In 1959 the U.S. Weather Bureau announced that it would calculate a "Dsicomfort Index" for certain cities. It was based on the formula:
discomfort index = 0.4(wet-bulb temperature + dry-bulb temperature) + 15.
The idea was immediately condemned by cities likely to receive high discomfort index scores. Hearsing were held by Congress.
It was superceded in the 1970's by the more sophisticated heat index.
E. C. Thom.
The discomfort index.
Weatherwise, vol 12, pages 57-60 (1959)
During the spring of 1959 the U.S. Weather Bureau announced that it would make public values of the Discomfort Index for certain cities. This useful Index is the subject of this and two subsequent Reference Data sheets.
During the nineteen-twenties the American Society of Heating and Ventilating Engineers developed its Effective Temperature scale. By extensive laboratory tests "effective temperature values" were established for each group of separate simultaneous dry bulb temperature and relative humidity (or wet bulb temperature) readings which gave equivalent feelings of comfort.
Although Effective Temperature has been widely used by heating and air conditioning engineers, it was not widely known by non-engineers. More recently, J. F. Bosen of the Office of Climatology of the Weather Bureau reduced Effective Temperature to a formula:
DI = 0.4 (td + tw) + 15
where DI = the Discomfort Index,
td = dry bulb temperature,
tw, = wet bulb temperature.
The value and the usefulness of the Discomfort Index is due to its direct relationship with the degree of discomfort experienced. It is known that a few people in summer will be uncomfortable from heat and humidity by the time the Discomfort Index reaches 70; half or more of the people will be uncomfortable by the time the Discomfort Index reaches 75; everyone will be looking for relief by the time the Discomfort Index reaches 79, and discomfort will become more acute as the Index climbs still higher. Infrequently, Discomfort Index values reach 90, and 92 is the highest noted so far in the sampling of United States data.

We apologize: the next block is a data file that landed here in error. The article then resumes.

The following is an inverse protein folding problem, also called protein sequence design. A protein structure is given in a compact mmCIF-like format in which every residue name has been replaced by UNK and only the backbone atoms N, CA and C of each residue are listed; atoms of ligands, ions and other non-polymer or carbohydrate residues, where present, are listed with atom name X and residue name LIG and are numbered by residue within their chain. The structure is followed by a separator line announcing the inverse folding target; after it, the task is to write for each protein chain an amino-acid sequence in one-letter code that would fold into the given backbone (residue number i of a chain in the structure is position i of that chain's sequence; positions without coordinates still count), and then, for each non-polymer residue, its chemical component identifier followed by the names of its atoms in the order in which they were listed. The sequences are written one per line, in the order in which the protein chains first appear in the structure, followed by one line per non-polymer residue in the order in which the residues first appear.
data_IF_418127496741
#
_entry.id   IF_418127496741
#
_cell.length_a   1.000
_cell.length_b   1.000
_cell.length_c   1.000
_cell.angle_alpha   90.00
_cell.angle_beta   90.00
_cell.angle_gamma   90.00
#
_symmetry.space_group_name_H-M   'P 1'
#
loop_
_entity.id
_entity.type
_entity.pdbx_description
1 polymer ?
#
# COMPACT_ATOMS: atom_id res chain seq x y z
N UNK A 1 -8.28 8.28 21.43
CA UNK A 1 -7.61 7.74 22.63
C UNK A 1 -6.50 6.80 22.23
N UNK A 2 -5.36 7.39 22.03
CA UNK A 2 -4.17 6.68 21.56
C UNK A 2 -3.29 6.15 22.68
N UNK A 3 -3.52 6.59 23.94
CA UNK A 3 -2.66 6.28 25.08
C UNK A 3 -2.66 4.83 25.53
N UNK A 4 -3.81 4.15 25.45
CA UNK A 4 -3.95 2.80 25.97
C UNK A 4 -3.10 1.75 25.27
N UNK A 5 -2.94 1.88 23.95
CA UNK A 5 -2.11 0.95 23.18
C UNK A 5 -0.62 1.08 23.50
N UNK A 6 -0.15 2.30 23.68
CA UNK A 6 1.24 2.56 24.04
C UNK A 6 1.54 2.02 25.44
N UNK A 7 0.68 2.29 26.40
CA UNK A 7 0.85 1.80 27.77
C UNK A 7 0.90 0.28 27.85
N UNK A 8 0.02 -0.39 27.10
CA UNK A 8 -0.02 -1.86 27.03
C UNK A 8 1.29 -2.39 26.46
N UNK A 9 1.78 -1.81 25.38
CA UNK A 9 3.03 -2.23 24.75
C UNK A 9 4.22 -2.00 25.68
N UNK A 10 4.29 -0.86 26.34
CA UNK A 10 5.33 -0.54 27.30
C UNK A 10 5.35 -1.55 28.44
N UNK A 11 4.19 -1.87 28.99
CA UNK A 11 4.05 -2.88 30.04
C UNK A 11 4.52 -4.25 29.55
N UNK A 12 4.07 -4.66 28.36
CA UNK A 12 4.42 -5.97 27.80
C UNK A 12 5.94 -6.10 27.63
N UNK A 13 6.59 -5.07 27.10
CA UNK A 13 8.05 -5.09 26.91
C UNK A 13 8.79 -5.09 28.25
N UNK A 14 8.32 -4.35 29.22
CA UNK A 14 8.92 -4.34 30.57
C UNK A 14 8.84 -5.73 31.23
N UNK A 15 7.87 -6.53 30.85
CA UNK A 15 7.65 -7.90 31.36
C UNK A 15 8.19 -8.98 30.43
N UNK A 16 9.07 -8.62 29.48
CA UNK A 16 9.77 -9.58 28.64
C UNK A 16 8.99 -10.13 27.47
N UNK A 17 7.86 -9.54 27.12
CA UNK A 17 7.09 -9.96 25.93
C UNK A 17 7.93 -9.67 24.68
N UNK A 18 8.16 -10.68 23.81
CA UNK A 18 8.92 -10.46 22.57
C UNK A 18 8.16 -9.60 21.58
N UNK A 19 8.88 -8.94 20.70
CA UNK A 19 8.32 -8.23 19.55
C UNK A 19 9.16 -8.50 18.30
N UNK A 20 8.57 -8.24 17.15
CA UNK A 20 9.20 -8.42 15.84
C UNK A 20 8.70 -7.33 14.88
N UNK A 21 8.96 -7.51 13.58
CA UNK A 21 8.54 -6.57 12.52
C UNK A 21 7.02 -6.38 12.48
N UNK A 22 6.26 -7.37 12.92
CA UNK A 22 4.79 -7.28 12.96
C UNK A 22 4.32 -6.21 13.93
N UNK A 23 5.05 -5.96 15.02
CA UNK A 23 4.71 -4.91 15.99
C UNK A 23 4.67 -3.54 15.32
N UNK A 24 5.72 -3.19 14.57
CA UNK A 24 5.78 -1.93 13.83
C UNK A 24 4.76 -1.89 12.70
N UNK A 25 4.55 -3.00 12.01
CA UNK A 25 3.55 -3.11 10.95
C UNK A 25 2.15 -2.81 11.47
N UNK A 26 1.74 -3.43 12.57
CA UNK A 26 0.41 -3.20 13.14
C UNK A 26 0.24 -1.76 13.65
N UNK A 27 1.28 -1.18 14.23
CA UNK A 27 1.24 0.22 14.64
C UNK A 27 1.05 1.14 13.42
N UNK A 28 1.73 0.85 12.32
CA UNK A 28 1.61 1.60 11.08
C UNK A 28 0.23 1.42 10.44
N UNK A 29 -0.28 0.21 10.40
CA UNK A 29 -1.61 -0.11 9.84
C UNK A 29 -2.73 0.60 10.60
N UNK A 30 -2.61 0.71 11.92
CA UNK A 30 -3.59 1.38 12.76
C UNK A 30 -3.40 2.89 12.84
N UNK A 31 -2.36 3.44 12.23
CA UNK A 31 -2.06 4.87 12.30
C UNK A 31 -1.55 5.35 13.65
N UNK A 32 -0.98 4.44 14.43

The efficiency of workers decreases noticeably with higher Discomfort Index values. This is recognized in the Washington, D.C., area, for example, where government workers in non-airconditioned buildings may be dismissed when conditions are such that the Discomfort Index exceeds 85.
The Discomfort Index.
Air Conditioning, Heating and Ventiliating, vol. 56, page 99 (June, 1959).
The optimum line for summer on the ASHAE comfort chart coincides with 71 F effective temperature and along this line corresponding values of the Discomfort Index range from 70 to 71.8 F. There is consequently no disagreement with the general premise that, as D.I. values rise appreciably above 70 F, discomfort can be anticipated. However, Discomfort Index appears to be little more than a simple formulation relating the comfort of the individual to an outdoor environment.